While there is a little prep time involved with this recipe, the result will enable you to serve guests, to freeze some for a later meal, and/or to make sliced roast sandwiches, pulled pork, stir fry, burritos, etc. If so inclined, you could feed a family of four an entire week for a little over $10, and never duplicate the menu!

Autumn Pork Roast--and More
The Roast...

approximately 7 1/2 lb pork shoulder roast, bone in
1 large onion (about 2 cups), cut in julienne strips
2 to 3 c finely chopped apples, cored but not peeled (OR 1 to 1 1/2 c unsweetened applesauce)
1 T canola oil (optional; see NOTE)
1 t dried rosemary
1 t ginger
1/2 t cinnamon
1/8 t nutmeg

1.            Cut the roast in two approximately equal pieces.(Cutting the roast into two pieces allows more surface of the meat to be in contact with the apples, onions, and seasonings.It also provides for more even cooking overall.)
2.            Heat the canola oil or trimmed fat (see NOTE) in a cast iron or other heavy skillet. When almost smoking, add one of the pieces of roast and brown on all sides. When all sides are browned, transfer to a large roasting pan. Repeat the browning with the second piece of meat.
3.            Cover the roasting pan and place in a 350 degree oven
4.            If using chopped apples, cover and microwave for about 3 to 4 minutes, until very tender.
5.            Saute the julienned onion in the juices in the skillet, cooking just until they have begun to brown. Stir in the apples or applesauce and seasoning.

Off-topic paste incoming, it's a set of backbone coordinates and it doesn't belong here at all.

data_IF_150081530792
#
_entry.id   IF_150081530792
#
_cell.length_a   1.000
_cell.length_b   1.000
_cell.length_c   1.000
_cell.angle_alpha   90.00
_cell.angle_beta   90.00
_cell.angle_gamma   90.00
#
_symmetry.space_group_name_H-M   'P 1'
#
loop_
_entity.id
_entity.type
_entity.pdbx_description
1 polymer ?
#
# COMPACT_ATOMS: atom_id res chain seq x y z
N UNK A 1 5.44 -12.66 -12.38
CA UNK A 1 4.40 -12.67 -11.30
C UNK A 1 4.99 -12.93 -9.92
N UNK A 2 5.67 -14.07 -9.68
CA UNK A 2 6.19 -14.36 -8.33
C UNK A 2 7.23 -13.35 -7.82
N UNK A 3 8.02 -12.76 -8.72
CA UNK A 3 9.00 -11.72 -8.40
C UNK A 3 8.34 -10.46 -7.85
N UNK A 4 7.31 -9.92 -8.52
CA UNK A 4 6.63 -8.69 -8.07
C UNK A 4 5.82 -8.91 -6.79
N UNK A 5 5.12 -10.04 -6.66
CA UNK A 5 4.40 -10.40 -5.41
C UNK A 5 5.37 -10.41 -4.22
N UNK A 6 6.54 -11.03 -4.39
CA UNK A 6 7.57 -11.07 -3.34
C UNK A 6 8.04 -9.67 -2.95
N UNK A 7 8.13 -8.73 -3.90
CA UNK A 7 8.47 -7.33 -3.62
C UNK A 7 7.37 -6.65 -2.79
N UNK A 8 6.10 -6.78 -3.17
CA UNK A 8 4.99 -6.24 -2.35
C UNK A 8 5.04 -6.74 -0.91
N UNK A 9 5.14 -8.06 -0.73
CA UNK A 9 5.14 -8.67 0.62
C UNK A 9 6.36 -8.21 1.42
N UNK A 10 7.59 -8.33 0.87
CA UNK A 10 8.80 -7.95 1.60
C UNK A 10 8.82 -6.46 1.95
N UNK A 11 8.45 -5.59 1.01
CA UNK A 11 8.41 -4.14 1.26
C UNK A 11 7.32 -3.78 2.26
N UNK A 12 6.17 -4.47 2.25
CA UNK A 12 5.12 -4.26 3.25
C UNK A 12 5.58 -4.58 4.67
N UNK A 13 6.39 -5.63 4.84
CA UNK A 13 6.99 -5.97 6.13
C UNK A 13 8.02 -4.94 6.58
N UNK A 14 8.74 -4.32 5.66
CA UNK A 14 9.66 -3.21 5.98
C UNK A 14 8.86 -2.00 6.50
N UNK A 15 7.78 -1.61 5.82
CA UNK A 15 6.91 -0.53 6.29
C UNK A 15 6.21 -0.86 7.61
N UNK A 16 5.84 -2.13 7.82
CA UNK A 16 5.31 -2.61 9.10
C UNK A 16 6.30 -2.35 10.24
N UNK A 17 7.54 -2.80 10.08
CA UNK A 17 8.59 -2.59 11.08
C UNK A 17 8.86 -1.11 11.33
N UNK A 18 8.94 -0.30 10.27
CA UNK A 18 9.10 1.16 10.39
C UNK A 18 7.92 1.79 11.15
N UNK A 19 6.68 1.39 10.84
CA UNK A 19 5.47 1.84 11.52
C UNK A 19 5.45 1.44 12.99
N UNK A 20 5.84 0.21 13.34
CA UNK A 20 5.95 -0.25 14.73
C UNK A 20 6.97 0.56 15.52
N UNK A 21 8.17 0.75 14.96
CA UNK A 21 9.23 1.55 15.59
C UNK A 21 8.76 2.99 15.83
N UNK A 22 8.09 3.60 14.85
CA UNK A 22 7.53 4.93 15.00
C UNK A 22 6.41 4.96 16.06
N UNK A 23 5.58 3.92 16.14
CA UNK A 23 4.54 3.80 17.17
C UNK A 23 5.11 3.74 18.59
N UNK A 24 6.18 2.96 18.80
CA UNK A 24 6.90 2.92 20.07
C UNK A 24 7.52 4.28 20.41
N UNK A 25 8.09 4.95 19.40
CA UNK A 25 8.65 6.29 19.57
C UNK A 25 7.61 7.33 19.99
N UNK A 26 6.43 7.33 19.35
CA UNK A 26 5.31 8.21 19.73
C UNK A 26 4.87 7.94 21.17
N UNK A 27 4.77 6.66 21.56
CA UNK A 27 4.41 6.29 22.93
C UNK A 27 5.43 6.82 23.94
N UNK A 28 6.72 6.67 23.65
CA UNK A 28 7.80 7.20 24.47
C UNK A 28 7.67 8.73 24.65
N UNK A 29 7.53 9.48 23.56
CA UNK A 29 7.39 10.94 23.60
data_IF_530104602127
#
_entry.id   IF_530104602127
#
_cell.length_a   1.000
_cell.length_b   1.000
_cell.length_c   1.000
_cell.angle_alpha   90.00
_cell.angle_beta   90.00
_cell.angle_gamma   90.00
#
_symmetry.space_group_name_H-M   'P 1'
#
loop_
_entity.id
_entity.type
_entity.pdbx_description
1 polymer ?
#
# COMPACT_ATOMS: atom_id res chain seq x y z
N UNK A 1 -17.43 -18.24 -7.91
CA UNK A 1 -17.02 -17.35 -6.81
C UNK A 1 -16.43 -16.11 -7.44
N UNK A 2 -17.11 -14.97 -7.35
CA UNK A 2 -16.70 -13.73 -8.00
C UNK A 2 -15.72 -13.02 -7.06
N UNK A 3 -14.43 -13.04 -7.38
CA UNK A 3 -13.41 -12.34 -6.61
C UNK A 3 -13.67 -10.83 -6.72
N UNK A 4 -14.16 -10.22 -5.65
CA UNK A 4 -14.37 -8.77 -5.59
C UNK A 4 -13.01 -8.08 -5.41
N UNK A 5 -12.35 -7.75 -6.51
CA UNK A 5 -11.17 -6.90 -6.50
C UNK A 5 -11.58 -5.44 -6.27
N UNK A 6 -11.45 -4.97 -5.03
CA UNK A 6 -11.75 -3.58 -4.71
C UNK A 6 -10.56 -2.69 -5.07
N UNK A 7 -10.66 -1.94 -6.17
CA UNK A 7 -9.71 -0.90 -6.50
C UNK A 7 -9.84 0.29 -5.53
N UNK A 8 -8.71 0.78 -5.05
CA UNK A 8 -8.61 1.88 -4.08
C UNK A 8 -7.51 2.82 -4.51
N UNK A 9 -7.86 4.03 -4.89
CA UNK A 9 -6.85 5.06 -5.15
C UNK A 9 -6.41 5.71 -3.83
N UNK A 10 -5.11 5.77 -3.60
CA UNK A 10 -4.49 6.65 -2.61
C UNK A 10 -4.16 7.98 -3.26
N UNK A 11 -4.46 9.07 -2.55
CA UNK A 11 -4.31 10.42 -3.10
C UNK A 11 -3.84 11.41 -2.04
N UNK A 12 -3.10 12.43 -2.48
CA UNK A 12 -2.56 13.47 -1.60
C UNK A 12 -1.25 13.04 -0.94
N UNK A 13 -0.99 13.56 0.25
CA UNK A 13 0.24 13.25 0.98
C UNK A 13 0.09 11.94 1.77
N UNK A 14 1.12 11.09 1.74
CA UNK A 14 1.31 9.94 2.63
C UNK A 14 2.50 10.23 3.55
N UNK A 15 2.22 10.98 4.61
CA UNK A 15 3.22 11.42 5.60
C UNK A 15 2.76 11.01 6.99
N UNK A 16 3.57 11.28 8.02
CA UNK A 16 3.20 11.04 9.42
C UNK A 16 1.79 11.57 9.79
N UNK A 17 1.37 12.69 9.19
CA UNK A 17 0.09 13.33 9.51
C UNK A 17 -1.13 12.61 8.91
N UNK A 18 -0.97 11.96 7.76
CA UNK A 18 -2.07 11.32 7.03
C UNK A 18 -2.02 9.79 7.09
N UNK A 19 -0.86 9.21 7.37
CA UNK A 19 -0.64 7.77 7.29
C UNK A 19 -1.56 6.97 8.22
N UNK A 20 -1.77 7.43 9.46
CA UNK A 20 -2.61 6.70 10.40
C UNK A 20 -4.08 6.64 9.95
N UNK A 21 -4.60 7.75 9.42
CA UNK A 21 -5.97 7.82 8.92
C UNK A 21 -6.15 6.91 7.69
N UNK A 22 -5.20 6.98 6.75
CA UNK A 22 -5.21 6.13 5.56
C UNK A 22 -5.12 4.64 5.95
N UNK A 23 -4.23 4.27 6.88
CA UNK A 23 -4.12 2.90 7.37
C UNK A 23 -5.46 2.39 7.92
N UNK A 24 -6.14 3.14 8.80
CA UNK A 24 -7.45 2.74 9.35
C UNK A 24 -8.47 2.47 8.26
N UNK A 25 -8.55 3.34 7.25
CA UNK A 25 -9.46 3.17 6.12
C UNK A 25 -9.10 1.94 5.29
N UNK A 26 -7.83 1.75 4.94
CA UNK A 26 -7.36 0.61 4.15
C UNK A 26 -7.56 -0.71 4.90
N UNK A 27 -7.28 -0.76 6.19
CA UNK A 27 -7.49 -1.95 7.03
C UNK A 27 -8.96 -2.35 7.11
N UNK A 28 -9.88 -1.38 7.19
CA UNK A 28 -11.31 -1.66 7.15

6.            Spread the onion and apple mixture, with the juices, over the roast. Add a small amount of water if necessary to cover the bottom of the pan with liquid. Cover the pan and return to the oven.
7.            Turn the heat to 300 degrees and continue roasting for 3 to 4 hours, until the internal temperature is at least 145 degrees (though many, including myself) will prefer to cook longer, almost to the point of the meat falling apart, or 160 degrees or so.
8.            Remove the roast from the oven and allow to sit for at least 15 to 25 minutes. Skim the juices into a pan and thicken for gravy if desired or just serve with the meat juices as is. As the meat is sliced and served, provide salt and pepper to taste. (I do not salt the roast itself since that concentrates the saltiness only on the edges. As a result, most people still add more salt before eating, so you can reduce the ultimate sodium content with my approach.)
NOTE—the roast that I was using was so lean, there was not enough fat to adequately cover the pan while browning. If there is fat to be trimmed from the roast, cut it off and dice. Put it in the pan while heating to provide a thin layer of fat for browning, instead of using the oil. 

Slow Cooker Alternative
After sauteeing the roasts, place in a large (6 1/2 to 7 1/2 quart) slow cooker. Add the vegetables and cook on low for 5 to 6 hours, depending on your cooker.


...And More

Here are more detailed suggestions for using the meat as the basis for several meals. Unless otherwise noted, these are for four servings each.

Day 1     Set aside one of the roasts for use later in the week (or freeze for later menu planning). Slice the remainder of the one served the first day and reheat in the microwave, with mashed potatoes and two vegetables, one yellow/orange, one green. On the golden side of the plate, try baked squash or carrots braised with some onion and celery as in the photo. For the green part of the palette, try broccoli or braised greens from the garden. Or, if you have some available, put steamed red cabbage on the plate as pictured.